Silver Linings Action Plan

Wednesday, September 18, 2019

[This essay was originally published in The Regulatory Review.]

There may be silver linings that come out of the longest government shutdown in history, but only if we work deliberately to make it so. Although the shutdown made starkly apparent the integral roles federal workers play in Americans’ lives every day, it simultaneously made evident that a career in the federal government does not currently guarantee a reliable paycheck. As Paul C. Light describes, the shutdown “produced iconic photos of furloughed employees standing in line at the food pantries, worrying about how to reconcile their checkbooks, and longing to get back to work.”

Why does this matter? Our nation is facing an urgent public sector workforce crisis. Governments at all levels are failing to recruit the next generation of public servants. While one-quarter of the private sector workforce is under the age of thirty, only six percent of the federal government workforce is; fewer than three percent of the federal IT workforce is under thirty. Although the federal government expects a doubling of the proportion of its workforce eligible to retire in the next five years, creating numerous opportunities for rapid career advancement, agencies struggle to emerge as an employer of choice for young people, despite a strong generational inclination toward service. Some of the challenges are, undoubtedly, a function of structural challenges in the hiring process. However, much is also owing to the inability of government to fully showcase its range of employment opportunities in ways that resonate with this rising generation of leaders.

Effectively managing this generational transition is imperative. The government must find fresh, innovative strategies for recruiting our nation’s deep bench of talent. Otherwise, the federal government’s ability to deliver on its critical missions is at risk. States and cities face the same dangerous situation. Paul Light is right when he states that there is a “need to rebuild the public service as a career destination of choice” for young people. Encouraging our most thoughtful and accomplished young people to heed the call of public service requires hard work, creative solutions, and purposeful collaboration between people from all sectors of our society.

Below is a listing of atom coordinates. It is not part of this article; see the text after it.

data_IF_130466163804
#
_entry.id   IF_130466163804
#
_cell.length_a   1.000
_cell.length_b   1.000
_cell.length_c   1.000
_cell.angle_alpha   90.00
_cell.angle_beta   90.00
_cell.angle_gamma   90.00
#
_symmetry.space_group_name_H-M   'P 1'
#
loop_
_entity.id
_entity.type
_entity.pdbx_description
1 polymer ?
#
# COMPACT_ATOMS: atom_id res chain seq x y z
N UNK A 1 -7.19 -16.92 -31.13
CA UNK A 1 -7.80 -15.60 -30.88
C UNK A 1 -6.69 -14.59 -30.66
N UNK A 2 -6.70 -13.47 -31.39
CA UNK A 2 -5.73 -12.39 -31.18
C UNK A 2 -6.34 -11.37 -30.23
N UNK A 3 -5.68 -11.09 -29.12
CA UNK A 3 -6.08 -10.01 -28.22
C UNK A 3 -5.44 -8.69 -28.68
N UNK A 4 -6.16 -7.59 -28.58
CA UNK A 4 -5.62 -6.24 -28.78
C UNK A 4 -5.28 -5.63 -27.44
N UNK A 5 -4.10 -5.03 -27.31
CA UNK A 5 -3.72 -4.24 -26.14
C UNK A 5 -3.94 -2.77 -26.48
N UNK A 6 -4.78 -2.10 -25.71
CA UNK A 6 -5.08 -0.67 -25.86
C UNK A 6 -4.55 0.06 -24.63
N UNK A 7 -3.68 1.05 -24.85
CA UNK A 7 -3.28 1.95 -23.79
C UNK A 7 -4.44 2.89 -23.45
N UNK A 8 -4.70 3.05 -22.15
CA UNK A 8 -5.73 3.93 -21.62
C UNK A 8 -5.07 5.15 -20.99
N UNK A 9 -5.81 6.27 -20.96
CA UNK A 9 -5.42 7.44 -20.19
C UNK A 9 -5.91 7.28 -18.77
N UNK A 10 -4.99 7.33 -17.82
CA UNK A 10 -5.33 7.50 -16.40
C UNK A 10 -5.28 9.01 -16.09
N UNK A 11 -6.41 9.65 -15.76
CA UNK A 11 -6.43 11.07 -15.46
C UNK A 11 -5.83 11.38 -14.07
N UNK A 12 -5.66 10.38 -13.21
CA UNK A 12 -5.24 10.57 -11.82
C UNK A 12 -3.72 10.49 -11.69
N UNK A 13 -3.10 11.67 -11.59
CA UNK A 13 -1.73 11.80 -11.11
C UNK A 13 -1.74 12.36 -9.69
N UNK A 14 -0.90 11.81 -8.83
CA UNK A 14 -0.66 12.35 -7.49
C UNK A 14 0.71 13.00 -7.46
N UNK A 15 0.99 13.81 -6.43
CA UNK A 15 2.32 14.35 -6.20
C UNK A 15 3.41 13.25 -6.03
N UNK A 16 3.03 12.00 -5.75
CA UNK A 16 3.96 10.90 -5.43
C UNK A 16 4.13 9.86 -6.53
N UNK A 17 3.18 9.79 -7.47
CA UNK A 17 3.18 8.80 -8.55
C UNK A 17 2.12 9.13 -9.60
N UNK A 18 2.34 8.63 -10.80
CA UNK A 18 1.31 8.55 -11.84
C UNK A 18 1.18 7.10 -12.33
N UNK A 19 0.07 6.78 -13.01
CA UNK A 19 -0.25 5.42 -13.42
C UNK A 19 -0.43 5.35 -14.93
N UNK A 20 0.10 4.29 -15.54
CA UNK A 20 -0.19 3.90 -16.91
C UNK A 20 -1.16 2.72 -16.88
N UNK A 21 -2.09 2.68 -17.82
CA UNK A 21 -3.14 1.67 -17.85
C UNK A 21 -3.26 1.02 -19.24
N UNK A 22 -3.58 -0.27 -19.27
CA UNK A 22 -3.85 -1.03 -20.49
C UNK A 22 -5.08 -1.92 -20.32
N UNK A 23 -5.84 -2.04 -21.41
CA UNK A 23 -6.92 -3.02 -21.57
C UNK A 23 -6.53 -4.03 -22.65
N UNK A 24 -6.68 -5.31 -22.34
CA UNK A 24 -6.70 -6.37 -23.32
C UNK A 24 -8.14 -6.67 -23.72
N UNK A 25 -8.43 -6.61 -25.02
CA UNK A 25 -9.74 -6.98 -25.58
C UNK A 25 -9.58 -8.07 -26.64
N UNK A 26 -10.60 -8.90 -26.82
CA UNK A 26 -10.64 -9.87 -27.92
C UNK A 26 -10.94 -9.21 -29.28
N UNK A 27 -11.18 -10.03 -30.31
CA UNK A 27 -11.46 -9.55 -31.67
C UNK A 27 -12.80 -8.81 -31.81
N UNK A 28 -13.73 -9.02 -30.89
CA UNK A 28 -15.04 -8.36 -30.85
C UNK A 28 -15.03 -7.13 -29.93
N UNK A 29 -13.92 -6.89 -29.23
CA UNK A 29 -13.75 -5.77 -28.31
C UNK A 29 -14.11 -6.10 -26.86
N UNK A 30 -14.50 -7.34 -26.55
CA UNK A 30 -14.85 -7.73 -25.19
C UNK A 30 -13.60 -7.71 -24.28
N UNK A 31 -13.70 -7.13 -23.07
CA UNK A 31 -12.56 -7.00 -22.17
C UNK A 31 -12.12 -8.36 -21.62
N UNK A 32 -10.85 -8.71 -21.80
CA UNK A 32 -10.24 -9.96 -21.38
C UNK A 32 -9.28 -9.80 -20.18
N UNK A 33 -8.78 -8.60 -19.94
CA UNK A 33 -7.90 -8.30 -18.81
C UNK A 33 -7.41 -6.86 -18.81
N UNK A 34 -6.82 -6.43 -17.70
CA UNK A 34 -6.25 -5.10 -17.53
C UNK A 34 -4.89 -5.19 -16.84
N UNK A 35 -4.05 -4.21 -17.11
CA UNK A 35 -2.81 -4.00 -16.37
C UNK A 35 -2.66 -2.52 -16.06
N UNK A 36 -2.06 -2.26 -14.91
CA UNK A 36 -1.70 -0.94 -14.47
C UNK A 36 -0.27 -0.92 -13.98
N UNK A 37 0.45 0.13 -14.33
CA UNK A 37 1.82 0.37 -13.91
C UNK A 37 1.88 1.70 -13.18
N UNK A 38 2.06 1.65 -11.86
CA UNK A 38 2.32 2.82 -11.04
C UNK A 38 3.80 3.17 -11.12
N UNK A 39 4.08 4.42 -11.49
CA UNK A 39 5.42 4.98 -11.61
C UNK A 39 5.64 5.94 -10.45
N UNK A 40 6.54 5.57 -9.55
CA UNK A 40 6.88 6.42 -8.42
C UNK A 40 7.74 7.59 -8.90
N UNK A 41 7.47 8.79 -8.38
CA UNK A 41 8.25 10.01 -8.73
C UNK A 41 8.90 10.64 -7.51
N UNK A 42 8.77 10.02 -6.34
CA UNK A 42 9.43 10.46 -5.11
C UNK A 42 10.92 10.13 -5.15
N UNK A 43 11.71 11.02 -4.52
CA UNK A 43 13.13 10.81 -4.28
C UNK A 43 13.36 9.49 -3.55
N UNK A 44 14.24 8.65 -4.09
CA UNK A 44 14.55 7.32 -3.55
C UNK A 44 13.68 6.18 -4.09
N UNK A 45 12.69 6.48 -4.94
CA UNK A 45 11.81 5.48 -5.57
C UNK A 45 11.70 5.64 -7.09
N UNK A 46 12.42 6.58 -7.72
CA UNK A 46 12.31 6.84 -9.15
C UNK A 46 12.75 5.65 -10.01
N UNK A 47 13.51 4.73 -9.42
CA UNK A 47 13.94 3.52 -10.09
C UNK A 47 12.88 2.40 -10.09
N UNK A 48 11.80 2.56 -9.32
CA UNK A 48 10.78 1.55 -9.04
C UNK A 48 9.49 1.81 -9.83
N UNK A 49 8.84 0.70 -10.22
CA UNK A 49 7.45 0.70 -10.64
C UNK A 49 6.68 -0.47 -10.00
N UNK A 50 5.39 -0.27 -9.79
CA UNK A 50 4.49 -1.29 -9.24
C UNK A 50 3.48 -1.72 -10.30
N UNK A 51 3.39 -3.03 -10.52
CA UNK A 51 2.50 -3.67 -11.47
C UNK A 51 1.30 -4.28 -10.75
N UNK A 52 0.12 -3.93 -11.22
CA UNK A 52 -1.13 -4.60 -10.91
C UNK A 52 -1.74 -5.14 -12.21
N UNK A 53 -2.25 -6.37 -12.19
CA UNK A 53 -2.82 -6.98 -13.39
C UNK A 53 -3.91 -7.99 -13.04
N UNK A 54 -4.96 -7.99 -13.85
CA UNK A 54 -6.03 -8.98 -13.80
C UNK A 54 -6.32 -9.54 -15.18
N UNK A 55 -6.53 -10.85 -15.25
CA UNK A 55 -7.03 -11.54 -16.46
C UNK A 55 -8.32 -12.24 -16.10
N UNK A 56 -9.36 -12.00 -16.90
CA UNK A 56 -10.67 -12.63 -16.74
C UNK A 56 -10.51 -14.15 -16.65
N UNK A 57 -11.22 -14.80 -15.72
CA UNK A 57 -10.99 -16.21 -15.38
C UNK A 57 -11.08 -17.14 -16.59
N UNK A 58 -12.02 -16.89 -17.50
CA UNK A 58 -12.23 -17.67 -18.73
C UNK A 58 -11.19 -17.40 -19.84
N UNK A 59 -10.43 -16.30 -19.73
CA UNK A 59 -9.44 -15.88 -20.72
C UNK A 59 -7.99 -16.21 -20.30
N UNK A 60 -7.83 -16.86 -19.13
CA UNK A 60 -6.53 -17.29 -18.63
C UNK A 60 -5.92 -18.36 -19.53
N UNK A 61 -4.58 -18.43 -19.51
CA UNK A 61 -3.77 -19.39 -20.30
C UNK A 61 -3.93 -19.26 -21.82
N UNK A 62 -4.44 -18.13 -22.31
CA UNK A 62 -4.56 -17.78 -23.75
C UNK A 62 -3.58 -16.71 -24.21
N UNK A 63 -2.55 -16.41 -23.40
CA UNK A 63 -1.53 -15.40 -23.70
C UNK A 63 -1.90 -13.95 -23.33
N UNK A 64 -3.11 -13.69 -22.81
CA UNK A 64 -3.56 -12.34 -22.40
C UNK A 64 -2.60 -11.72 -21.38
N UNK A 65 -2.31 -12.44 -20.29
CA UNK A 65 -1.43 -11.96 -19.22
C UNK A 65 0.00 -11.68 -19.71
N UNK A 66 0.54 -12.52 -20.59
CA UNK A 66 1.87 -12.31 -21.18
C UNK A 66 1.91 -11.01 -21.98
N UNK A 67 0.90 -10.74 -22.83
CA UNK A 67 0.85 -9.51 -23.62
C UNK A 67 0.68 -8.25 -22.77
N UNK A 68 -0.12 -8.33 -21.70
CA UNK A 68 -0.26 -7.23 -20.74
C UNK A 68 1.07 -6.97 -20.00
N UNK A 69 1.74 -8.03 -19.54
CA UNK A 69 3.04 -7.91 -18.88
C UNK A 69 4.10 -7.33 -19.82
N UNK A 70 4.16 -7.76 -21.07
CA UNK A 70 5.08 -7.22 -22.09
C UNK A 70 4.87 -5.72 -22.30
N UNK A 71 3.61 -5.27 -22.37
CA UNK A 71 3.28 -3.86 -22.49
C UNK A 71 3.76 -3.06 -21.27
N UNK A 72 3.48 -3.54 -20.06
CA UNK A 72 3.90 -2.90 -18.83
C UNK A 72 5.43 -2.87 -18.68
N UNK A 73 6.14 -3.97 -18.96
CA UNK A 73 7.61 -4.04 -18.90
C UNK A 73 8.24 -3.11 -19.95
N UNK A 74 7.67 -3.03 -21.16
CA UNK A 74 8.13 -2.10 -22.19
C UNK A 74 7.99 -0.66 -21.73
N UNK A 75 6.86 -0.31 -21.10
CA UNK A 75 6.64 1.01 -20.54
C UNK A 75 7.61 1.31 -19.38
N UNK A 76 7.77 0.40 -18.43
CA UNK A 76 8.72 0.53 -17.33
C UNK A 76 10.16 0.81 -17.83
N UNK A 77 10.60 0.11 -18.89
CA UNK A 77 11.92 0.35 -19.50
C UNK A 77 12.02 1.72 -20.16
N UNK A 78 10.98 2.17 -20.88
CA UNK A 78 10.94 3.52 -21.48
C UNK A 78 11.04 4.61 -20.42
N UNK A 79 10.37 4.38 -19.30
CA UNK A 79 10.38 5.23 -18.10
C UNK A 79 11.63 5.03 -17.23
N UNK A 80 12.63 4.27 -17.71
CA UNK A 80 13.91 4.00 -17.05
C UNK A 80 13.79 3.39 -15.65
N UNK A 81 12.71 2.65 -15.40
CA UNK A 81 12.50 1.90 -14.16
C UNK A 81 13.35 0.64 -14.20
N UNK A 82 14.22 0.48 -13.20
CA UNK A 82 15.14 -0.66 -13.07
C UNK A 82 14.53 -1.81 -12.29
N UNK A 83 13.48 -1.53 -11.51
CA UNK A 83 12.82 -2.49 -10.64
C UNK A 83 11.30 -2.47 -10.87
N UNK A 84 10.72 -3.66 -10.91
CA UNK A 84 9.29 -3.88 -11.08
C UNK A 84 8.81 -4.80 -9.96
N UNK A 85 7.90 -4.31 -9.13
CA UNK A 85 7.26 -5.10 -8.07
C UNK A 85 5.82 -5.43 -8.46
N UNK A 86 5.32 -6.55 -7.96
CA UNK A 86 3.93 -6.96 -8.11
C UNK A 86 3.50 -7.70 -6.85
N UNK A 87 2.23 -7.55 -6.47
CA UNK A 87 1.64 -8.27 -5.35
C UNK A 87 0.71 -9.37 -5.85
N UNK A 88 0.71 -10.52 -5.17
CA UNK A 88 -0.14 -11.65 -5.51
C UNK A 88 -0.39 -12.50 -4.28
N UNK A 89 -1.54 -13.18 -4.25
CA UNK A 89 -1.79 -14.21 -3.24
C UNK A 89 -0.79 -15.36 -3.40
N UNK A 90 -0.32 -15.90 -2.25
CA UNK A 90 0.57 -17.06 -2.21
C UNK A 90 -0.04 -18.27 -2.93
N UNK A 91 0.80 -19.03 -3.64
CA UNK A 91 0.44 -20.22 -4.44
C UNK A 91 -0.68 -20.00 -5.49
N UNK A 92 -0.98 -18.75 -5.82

At the Volcker Alliance, we are working every day to tackle this challenge. The Volcker Alliance envisions a public sector workforce with the experience, preparation, and commitment to ensure that government is accountable and delivers with excellence. We believe that partnerships between universities and government at all levels—federal, state, and local—can generate substantial benefits in helping our nation to address the complex, urgent public sector workforce challenges we face.

Through our Government-to-University Initiative (“G2U”), the Alliance is building regional networks of governments and universities to sustainably connect governments’ human capital needs with local university capacity. Over the next several months, the Alliance is assembling an inaugural cohort of three to five “G2U Regional Councils.” We expect each will be uniquely positioned to pursue projects that smooth the pathway from universities into public employment and ensure that educational institutions have strong insight into the skills most critical to meeting federal agencies’ missions.